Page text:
Similar to a game engine (and most other state-of-the art map renderers out for iOS and Android), the BA3 Altus Mapping Engine is designed to display a fluid animation when panning, zooming, fading in/out markers, or animating vector markers like the animated circle or animated reticle. By default it tries to run at a consistent 60 frames per second.

    When nothing is displayed (blank screen), the Altus Mapping Engine is still running through its main processing loop, checking to see if there is work, and then clearing and filling the screen with the current fill color. It going to try to do this 60 times per second. This can take CPU and GPU time, but it will be minimal because there is little to do.

    Much more typical is the case where work needs to be done because of panning, zooming, on-screen animations, change in GPS coordinates, etc. The architecture of the engine is such that in its main update loop, it tries to do a ‘reasonable’ amount of work and exit the loop to allow the rest of the application and the operating system to do work. This loop is driven by a displayLink timer object that is part of the GLKViewController system on iOS. As such, the target frame-rate can be adjusted by changing the preferredFramesPerSecond setting to a lower number. This can potentially free up CPU and GPU time. This setting can be dynamically adjusted by the application based on the current scenario or demands from the user. However, if you set it too low, it is possible that animations will be less fluid and the illusion of smooth animation will be lost.

    The application may also simply pause the Altus Mapping Engine and it will not update at all. This could be needed, for example, if the application wanted to support some type of hibernate mode, to conserve battery power, or to free up the CPU to perform some other work.

    Our reference application for iOS, for example, pauses the Altus Mapping Engine when it is downloading maps.

    Somewhat counter-intuitively, when the Altus Mapping Engine begins requesting tiles from tile providers and determines that it is ‘waiting’ on something else (this can be adjusted by changing the maxTilesInFlight setting BTW) it is possible it sometimes appear that the Altus Mapping Engine is doing less CPU work. And this will vary whether you are looking at CPU usage on the simulator or hardware.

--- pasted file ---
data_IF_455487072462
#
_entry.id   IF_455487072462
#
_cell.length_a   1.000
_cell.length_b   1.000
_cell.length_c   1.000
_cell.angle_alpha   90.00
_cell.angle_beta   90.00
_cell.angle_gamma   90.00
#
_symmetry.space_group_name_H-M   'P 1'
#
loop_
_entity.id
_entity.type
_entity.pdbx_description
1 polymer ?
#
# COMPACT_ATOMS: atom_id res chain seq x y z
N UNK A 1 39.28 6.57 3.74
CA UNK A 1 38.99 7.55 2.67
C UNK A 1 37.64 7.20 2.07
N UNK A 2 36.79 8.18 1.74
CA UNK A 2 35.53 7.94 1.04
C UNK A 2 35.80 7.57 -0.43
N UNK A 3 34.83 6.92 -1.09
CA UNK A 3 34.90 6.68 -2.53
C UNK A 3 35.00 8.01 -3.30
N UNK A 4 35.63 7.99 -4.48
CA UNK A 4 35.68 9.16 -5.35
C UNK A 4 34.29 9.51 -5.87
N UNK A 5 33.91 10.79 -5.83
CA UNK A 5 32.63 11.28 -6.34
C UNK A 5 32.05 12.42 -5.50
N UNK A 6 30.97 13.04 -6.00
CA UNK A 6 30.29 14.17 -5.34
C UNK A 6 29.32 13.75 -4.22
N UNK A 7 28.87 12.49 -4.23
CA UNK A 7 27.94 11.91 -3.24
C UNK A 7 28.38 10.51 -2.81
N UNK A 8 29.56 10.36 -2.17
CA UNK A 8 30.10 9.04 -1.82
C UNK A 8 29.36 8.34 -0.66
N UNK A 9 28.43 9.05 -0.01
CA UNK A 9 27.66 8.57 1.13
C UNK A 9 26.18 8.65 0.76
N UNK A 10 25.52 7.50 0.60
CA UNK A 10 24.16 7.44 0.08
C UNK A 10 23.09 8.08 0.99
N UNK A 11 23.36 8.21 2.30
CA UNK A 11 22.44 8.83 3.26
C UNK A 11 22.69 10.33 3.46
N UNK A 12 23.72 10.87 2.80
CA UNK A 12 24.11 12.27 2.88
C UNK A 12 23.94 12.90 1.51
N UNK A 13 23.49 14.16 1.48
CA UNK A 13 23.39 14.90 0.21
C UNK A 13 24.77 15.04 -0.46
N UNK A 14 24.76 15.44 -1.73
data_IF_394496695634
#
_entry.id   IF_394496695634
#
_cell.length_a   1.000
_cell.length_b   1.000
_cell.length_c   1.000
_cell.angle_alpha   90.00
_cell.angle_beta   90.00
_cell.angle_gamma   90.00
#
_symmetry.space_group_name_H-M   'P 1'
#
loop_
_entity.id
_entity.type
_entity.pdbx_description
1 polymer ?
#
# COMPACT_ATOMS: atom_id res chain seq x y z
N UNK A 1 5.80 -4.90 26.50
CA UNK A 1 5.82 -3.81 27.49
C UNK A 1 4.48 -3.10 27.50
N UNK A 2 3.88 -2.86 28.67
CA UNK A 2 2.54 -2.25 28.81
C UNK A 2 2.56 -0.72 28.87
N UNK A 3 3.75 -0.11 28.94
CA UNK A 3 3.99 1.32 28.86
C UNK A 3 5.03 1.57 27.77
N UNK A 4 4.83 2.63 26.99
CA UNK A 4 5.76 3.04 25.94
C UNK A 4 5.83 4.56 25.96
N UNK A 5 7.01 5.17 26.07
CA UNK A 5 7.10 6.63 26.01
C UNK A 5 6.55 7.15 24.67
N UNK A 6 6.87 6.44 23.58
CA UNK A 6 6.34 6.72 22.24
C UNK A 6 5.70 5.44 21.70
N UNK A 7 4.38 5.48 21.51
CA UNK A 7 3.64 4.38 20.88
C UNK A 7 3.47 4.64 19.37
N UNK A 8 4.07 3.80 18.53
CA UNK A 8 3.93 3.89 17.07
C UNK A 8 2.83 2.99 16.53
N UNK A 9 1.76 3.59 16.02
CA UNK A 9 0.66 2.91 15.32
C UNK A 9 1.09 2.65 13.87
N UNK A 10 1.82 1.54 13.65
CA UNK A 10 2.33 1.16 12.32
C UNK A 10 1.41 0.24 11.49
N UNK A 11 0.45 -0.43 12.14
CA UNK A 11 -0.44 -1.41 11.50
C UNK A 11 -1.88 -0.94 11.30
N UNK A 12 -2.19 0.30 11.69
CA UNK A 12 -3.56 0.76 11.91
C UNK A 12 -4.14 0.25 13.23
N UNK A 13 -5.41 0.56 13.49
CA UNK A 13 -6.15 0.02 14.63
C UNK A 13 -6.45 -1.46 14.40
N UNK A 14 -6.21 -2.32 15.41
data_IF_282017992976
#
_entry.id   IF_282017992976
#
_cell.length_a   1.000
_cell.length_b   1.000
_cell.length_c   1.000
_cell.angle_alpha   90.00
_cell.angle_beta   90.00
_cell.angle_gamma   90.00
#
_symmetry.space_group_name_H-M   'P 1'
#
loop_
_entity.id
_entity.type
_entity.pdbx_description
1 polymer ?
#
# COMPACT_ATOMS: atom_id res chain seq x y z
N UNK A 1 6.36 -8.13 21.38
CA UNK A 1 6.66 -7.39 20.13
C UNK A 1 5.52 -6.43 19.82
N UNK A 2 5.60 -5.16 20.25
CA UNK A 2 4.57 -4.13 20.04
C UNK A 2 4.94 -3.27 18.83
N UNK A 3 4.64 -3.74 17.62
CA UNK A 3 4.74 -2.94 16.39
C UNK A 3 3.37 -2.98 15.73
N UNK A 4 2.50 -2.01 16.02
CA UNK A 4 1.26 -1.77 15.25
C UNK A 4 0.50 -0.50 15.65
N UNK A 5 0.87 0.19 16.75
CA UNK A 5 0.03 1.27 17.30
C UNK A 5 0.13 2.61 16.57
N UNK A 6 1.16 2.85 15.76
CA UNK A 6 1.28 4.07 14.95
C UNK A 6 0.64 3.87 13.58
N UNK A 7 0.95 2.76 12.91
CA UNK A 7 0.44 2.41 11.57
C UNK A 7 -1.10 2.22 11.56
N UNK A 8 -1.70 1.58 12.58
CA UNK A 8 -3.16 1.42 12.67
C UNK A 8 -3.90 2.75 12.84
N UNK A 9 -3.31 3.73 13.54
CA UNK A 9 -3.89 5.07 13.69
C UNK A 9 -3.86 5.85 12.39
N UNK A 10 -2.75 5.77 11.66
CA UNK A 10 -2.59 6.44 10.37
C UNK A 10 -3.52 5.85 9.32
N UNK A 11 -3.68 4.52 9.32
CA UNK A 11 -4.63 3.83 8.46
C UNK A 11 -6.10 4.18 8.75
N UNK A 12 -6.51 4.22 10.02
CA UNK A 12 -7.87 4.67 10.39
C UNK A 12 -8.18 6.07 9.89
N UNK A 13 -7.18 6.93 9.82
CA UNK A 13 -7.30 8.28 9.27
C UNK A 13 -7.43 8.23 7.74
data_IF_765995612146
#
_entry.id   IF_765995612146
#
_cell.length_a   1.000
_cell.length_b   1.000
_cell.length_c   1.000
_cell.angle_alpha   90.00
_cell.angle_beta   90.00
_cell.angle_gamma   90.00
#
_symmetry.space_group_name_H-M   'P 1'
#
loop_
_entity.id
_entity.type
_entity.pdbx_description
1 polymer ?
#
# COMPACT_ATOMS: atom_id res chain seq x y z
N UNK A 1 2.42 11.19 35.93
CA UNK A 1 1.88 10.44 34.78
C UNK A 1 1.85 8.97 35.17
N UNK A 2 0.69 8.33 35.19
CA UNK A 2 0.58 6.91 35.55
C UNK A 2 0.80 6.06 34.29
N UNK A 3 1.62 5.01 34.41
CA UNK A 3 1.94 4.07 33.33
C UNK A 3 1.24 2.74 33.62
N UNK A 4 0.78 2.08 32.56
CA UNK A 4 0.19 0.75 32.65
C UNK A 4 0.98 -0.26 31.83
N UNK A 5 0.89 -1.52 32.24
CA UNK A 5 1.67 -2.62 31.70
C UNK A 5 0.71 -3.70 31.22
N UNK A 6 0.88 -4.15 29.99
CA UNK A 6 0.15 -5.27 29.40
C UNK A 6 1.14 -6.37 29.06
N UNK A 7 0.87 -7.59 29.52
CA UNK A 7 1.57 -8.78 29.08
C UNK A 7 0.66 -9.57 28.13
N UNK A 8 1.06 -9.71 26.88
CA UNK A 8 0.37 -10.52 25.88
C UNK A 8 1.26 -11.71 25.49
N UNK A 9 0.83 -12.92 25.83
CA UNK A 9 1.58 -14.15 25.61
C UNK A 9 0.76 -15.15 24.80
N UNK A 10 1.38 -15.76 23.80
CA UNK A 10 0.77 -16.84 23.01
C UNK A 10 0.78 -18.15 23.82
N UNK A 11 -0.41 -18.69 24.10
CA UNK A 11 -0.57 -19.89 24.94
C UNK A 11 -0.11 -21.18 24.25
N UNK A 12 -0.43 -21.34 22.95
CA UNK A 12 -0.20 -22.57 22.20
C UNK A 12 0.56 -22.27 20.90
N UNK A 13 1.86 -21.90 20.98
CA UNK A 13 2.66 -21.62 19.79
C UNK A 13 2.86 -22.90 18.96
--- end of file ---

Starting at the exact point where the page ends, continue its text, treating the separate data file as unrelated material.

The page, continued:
If you are not displaying any high-frequency animations (circle, reticle) and you know the user isn’t interacting with the display, or you are doing low-frequency animations (like animated weather), you can drop the perferredFramesPerSecond down to something lower than 60, which will reduce CPU load.

    It is possible for us to implement the logic in the engine to try to detect if it can auto-throttle down to conserve CPU power and we have discussed it internally. But a few simple tests running without any throttling have shown that the amount of battery power savings may not be very high. The optimization work already done in the main update loop makes the engine quite efficient.

  15. What does "zoom independence" mean?

    Zoom independence means that the content of the raster tiles at lower levels is created by down-sampling the raster data from higher levels. This, for example, would be the case with FAA VFR charts. They are zoom independent: the data shown is the same raster image at each zoom level.

    With a tile set like those from MapBox, they are zoom dependent. They show different data at different zoom levels.

    This is mainly just a hint to the rendering engine that may or not be used for anti-alilasing. If the tiles are zoom independent we can use an in-between level sampling technique to make the images on screen smoother.

  16. How can I programmatically zoom the map so a well-defined region is shown?

    You would say something like this in Java:

                    new Location(14.0805,100.6121),
                    new Location(14.081,100.6126),
                    0, 0);

    In other words, you are passing two lat/lon pairs that specify the area of the map you would like to see on the screen.

  17. I can’t zoom in as much as I want. Is this a limitation?

    The functions setMinimumZoom and setMaximumZoom control the min and max zoom levels that your app allows. There is a default setting for setMinimumZoom built into the engine, but you can override it. You can set it as low as 0.000001, maybe lower, but it may get dicey as you approach the limits of precision.

  18. What is tile biasing?

    For zoom-dependent raster maps like those from MapBox, since the content is different at different zoom levels, if different levels were shown on the screen they would appear to be disjointed. Depending on where the user is looking and their virtual altitude, multiple levels might be shown. Enabled tile-biases will tell the mapping engine to lean one way or the other, so that the same X,Y,Z tile set is shown at all times. This is not without a memory cost however, since invariably you will be showing more tiles.

    If all of your content was zoom-independent, for example FAA sectionals, you would not need tile biasing.

    Another setting, tileBiasSmoothing, has recently been added which will ‘hold onto’ the biases level for a certain pan distance. This prevents the user from ‘flashing’ back and forth between levels during back-and-forth panning in an area with a tile level switch would occur.

  19. How does the BA3 Altus Mapping Engine manage cache memory?

    Some general points:

    1. The engine has 2 cache sizes: low-end and high-end. Low end is 60MB, high end is 90MB. High-end is used when a device has 2 cores.
    2. Whenever a request is made to load any resource (marker or tile etc.), if our internal tracking says the cache size would be exceeded, we eject the oldest loaded thing form the cache to make room for the new thing.